This was the time - about the midpoint of my undergraduate years - when Classics was starting to look like an occupation to me. The texts did half the work here, and to this day few things give me more pleasure than reading and writing about Latin and Greek literature. But the texts were only as good as what modern critics did with them. And the best critics in my book, the ones whose work would make you flutter and think again, defamiliarise the cosiest texts and interest you in the boring ones - these people happened to be largely concentrated in, or closely tied to, one place. You know where. So the books and articles I loved best were mostly produced in Cambridge; the teachers I loved best had all brushed through Cambridge at some point in their lives. Cambridge was more than a university, then: it created the very discipline to which I was waking up in full dedication. Cambridge and Classics locked into synonymy; and it seemed clear that I couldn't have one without the other.
Usually places so awash with dream and desire are fated to disappoint, surprise, shock; at least not yield what you so simplistically expected, running on little more than postcards, prefaces, and the odd pearl from your lecturer. But what was so strange was that I found exactly that thrilling sense of intellectual belonging I had anticipated. Strange, because it felt un-strange nearly straightaway. Here I'm talking purely about the life of the mind, and airbrushing out all the blemishes that make Cambridge such a socially dysfunctional wasteland. Finding people I could have a beer with was the last all-important piece of the puzzle, and it took a while. But the speed with which I settled into a life of heavy Classics was breakneck. Here were people that cared deeply about ideas, but flung them around the room as if they didn't mind what happened to them, as if they could go anywhere. A lot of them ended up inside me.
Cambridge, like many elite institutions, is expert at creating its own sense of omphalic centrality; a pernicious illusion, yes, but one into which I couldn't (and still can't) help buying. King's seemed at the very nub of the hub. It is a sucker for self-congratulation, saturated as it is in its own iconicity and mythology. But somehow the Classics community there seemed to practise the cherished preaching: open-mindedness, creativity, intellectual agility, the sharpest critical eyes. To sit through a classical society do there was to have your mental defences razed by wine, and to let new thoughts routinely trample all over your old ones. Nor was it just the profs shaking it up; some of the most memorable interventions came from bold undergrads unafraid to tell it how they saw it. It was probably during these twinkling soirees that the image of good Classics solidified for me, as something beyond the accumulation of learning: an art as much about thinking as it is about knowing.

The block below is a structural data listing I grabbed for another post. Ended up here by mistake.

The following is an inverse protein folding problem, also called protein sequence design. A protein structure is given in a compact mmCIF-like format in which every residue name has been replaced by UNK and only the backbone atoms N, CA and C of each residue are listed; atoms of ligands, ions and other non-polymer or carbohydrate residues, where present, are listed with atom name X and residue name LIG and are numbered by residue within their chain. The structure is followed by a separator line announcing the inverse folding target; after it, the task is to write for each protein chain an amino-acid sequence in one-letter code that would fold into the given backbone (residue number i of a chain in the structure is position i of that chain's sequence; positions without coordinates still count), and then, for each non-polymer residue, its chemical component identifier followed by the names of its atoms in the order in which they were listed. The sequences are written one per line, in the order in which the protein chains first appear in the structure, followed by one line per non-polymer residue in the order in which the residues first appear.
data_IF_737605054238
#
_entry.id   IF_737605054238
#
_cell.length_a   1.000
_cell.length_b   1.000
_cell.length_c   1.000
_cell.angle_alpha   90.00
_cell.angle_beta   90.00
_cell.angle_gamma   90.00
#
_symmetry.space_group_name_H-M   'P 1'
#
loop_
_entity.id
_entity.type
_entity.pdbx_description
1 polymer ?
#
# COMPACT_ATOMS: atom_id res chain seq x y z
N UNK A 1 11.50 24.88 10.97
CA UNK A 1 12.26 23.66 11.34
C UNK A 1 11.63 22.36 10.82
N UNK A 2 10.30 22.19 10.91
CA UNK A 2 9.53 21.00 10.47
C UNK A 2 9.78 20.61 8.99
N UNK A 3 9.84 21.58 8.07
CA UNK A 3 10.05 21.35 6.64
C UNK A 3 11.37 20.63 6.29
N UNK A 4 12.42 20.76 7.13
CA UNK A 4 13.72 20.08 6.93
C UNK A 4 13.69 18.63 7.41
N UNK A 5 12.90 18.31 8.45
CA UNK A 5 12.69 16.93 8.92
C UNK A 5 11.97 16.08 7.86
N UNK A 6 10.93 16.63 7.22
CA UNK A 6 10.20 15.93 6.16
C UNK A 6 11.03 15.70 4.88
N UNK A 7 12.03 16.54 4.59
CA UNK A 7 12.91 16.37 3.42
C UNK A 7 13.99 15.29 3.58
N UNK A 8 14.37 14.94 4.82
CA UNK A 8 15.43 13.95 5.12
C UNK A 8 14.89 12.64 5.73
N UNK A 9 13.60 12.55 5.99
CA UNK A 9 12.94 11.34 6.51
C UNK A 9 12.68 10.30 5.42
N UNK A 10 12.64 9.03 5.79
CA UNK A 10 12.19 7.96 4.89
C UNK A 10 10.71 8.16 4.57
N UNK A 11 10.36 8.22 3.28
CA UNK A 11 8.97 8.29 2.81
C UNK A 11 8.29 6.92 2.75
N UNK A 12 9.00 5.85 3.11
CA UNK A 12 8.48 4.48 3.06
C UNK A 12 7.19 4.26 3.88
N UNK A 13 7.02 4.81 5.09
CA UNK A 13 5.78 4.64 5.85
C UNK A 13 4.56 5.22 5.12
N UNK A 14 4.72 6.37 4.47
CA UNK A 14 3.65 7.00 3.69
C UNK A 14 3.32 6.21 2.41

One of the alienating things about Cambridge is the language of alienation it generates in many of its inhabitants: I bet there are few privileged places on earth where the people that pass seasonally in and out of its perimeter and eventually leave forever, and even those who choose to stay longer, curse the ground they walk more habitually. I felt much of the malaise myself, but a fair chunk was empty echo of the sentiment washing around me. Politically, I couldn't find that crippling world of elite self-replication more repellent. Personally, I loved it. As a self-indulgent hypocrite, I couldn't have asked for a more extended guilty pleasure than four years reading, thinking, talking and doing my favourite objects of those favourite verbs.
Perhaps Cambridge always did feel embedded in me, and perhaps the pull is so hard to resist because it held me entranced for so long; perhaps Cambridge invaded me so quickly and decisively that I can't imagine it ever being absent. Perhaps this is all a retrospective trick of the twilight, one last special effect to make itself seem important. Whatever sorcery it's playing here, I have to thank it one last time: in its incarnation as a hope, an idea, transmuted into a surpassing reality, then turned back into hope, then fading out into nothingness, then morphing into memory. That pattern sounds like a rubbish plot. And there's an odd comfort to realising you can't fit even the deepest-set fictions you've invented for yourself. Time to think up some new ones and see how those don't fit. Time to script some more frictions in a different corner of this internet.
And now to greener pastures, wherever they may be. At least I now know the grass I'll be keeping, always, a long way, off.